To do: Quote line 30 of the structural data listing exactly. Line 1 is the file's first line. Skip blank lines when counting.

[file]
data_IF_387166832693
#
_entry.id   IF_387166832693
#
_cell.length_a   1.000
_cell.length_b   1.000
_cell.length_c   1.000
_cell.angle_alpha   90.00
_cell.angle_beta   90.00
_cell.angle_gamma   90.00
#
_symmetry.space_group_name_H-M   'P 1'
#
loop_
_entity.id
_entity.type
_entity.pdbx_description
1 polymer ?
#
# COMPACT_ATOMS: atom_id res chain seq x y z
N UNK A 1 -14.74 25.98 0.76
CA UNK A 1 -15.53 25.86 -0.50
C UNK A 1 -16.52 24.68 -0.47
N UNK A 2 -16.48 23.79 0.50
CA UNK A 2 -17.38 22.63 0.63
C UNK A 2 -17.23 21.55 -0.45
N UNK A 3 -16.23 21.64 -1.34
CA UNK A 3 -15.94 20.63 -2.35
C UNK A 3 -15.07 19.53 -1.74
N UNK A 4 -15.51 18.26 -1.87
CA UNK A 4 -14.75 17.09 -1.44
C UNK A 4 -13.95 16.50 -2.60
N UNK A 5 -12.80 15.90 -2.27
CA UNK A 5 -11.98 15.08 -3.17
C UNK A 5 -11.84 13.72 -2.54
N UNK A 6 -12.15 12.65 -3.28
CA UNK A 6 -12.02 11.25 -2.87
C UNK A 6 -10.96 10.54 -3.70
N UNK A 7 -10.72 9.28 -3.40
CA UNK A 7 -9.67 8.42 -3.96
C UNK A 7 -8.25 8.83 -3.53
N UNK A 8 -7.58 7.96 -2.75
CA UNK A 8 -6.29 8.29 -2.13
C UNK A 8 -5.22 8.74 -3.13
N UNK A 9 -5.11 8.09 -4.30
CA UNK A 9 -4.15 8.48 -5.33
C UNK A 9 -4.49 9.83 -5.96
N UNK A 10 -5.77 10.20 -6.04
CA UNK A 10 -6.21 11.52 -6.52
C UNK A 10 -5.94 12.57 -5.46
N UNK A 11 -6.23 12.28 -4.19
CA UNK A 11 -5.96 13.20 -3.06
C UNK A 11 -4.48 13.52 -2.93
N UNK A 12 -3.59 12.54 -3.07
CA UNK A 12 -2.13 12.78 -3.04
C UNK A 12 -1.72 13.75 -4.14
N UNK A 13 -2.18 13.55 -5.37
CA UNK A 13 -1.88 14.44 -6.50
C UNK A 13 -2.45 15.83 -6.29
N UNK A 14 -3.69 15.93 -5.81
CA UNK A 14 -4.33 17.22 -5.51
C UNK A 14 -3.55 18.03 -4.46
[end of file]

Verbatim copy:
N UNK A 4 -15.51 18.26 -1.87